Real Food Friday


In recognition of American Thanksgiving yesterday, and National Buy Nothing Day today, here’s some food for thought on eating sustainably. Second generation food activist Anna Lappé has worked with a coalition of groups working for a more sustainable approach to agriculture to launch a new website, Food MythBusters. It aims to produce “creative videos, online resources, and grassroots events that tell the real story about the food we eat.” Here’s its first video, which asks the question, “Do we really need industrial agriculture to feed the world?”



More links:

Food Mythbusters

Buy Nothing Day 2012: An Opportunity for Protest

Listening to Nature’s Operating Instructions: Chef Dan Barber

For TED Talk Tuesday on 350orbust, Chef Dan Barber tells an eloquent and surprising parable of foie gras.


“The most ecological choice for food is also the most ethical choice for food whether we’re talking about brussel sprouts or foie gras. And it’s almost always – I haven’t found evidence of this being otherwise – the most delicious choice.”

Hope Is A Verb With Its Sleeves Rolled Up

Sometimes it feels like the forces working against a sustainable future for humanity – vested interests like Big Oil, Coal, & Gas, and the politicians they’ve bought, as well as an overall apathy among the general population – are too formidable to be overcome. We are so close to losing the battle, as Bill McKibbon’s brilliant article in this week’s Rolling Stone underlined; it’s easy to lose hope in the face of this overwhelming problem and dysfunctional political system. What we all need is a vision of what the future could be like, if we wrestle the fossil fuel demons to the ground and make our politicians work for us the citizens, instead of those with the biggest bank accounts. Here’s a video that gives us a glimpse of that future, a future that is happening right now:


*Thanks to Elli Sparks, fellow Citizen Climate Lobby volunteer and climate warrior extraordinaire, for sharing this video.*


One of my favourite quotes on hope is from Professor David Orr , “Hope is a verb with its sleeves rolled up.” Do you have your sleeves rolled up?

Transition Network: Supporting community-led responses to the challenges of climate change shrinking supplies of cheap energy while building resilience and happiness.

Post-carbon Institute: Leading the transition to a more resilient, equitable, and sustainable world.

Geography of Hope: Book Review

Global Warming’s Terrifying New Math

Kitikaanikamik, “Where People Come To Grow”

Kitikaanikamik is an Ojibway word that means “the place where things grow”. The Local Foods Initiative (RLLFI)  in the northern Ontario town that I live in has applied to the Aviva Community Fund for “seed” money  to get our solar greenhouse/community gardening project up and running. RLLFI has already acquired the funds to buy a passive solar greenhouse which can operate in all but the coldest few months of winter. To make the project, called Kitikaanikamik, “Where People Come To Grow”  a reality, we will also need to purchase soil, build a shelter and compost area, and ensure a power and water supply.  To help make this project a reality, you can support us by voting for it on the Aviva website – click here (you have to register with your email address, but once you’ve done that you can vote for us once a day).  Your support is much appreciated!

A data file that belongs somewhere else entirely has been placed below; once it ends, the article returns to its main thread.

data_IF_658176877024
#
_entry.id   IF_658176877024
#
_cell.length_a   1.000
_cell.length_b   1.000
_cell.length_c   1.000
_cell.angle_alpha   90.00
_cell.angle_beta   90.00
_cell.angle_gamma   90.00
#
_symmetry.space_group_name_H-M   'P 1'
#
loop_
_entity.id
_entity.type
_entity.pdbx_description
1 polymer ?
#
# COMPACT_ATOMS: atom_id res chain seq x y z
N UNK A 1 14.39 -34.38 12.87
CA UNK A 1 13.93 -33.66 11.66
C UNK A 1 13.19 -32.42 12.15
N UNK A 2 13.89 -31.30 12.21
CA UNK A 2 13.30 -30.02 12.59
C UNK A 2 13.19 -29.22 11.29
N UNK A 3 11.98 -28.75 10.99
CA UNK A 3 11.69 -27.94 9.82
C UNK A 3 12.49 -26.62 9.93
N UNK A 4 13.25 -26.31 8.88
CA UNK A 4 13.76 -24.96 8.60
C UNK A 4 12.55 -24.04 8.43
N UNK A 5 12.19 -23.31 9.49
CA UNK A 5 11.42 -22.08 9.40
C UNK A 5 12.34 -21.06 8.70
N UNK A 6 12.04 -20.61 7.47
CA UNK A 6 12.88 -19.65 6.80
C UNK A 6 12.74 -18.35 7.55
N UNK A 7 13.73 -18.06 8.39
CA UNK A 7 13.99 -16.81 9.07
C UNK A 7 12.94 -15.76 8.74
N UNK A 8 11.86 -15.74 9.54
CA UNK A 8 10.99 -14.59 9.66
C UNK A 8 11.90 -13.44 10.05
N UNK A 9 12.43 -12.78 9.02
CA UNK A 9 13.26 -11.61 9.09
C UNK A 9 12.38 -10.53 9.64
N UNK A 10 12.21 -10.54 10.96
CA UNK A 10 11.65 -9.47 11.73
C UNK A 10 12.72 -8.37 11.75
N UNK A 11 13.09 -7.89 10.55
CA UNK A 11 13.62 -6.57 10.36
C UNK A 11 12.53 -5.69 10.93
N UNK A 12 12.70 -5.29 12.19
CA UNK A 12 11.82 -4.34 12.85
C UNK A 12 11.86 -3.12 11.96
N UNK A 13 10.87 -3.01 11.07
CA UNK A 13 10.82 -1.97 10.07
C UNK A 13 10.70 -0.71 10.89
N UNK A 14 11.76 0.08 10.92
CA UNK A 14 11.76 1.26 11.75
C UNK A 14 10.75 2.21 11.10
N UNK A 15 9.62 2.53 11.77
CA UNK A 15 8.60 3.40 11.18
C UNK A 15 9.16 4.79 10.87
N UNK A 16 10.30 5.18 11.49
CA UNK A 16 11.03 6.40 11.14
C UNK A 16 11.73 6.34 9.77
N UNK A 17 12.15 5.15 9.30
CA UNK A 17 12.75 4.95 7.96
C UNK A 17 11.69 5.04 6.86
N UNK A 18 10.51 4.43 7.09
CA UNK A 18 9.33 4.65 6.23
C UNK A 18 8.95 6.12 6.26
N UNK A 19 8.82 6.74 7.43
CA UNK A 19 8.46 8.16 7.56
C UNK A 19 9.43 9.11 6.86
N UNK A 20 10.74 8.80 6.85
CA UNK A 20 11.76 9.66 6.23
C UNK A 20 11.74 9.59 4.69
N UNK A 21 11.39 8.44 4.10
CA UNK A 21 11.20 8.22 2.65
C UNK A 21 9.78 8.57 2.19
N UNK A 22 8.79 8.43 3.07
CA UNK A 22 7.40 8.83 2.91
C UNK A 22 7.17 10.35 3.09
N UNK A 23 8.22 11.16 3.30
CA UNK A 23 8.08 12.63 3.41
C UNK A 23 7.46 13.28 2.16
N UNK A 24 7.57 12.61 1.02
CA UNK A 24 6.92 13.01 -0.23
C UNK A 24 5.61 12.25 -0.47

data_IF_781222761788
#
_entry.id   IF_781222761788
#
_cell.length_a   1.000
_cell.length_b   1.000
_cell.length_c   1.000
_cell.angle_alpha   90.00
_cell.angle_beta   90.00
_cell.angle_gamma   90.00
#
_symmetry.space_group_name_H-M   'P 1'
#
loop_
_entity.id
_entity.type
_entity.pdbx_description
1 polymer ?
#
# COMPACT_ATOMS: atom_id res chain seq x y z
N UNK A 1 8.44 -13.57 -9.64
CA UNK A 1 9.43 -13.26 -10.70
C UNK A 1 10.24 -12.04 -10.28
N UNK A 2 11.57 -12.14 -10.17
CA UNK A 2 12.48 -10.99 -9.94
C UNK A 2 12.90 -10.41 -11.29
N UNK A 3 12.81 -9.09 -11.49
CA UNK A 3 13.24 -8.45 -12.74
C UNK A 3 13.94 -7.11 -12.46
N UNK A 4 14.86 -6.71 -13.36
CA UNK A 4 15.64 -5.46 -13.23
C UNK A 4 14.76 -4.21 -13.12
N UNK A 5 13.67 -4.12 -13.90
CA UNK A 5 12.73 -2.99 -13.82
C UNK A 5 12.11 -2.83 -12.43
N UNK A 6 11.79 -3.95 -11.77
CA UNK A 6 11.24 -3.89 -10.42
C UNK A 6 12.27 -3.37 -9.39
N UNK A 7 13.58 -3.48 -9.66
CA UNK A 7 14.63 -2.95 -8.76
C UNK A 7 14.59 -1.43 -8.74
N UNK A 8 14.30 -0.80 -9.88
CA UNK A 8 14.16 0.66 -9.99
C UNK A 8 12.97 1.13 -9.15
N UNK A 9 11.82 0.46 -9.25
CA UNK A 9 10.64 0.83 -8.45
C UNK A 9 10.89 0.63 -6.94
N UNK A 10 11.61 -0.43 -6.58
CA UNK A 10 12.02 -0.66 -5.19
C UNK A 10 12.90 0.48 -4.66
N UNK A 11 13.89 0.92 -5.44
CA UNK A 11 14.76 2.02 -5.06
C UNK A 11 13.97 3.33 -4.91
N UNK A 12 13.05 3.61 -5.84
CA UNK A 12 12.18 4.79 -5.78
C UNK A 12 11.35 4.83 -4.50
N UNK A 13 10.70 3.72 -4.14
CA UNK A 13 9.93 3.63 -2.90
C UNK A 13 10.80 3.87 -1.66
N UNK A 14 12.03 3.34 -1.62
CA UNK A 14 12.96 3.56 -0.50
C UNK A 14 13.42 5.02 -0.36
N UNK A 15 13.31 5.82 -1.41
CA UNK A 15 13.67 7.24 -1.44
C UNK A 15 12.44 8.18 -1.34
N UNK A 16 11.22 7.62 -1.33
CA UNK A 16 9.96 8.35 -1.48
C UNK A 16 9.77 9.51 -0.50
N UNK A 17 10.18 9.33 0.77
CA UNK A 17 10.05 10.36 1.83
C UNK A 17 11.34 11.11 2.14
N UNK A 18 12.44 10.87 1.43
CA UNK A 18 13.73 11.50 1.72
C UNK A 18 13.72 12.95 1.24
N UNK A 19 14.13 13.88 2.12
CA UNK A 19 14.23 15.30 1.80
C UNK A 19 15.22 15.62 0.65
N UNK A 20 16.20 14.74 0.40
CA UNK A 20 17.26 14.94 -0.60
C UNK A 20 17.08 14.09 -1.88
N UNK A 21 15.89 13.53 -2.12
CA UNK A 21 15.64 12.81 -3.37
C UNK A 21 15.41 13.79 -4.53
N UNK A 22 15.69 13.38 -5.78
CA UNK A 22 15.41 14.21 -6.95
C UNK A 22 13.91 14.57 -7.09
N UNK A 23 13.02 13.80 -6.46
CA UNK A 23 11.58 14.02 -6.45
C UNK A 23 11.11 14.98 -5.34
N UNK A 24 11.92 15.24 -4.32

If you aren’t yet convinced this is a good project to support, check out this video, then go and vote!


It’s Meatless Monday, so if you need inspiration for a meal without animal protein, go to the

*Thanks, Tanna, for passing on the great graphic at the top!*

Unpredictable Weather Patterns From Climate Change Will Hit Consumers’ Pocketbooks

A follow-up to yesterday’s posting on climate change-related food shortages is this recent article from the Edmonton Journal, Climactic shock to wheat markets signals new era of agriculture: Food systems in transition as consumers face recalibration of supply, demand:

Russia’s decision to stop all grain exports due to extreme heat and unpredictable weather patterns will eventually hit consumers’ pocket books — it is just a matter of time.

There and elsewhere, agriculture is increasingly wilting under the wrath of climate change.

Drought in the Black Sea region and floods in Western Canada are having a big impact on grain prices. Climactic shocks send markets and speculators alike into flurries of activity, and threaten to launch food prices skyward.

Most would agree that, when a storm descends, it’s often best to wait it out until the sun returns. But make no mistake — these sudden market swings signal the start of a new era…

Click here to read the full article.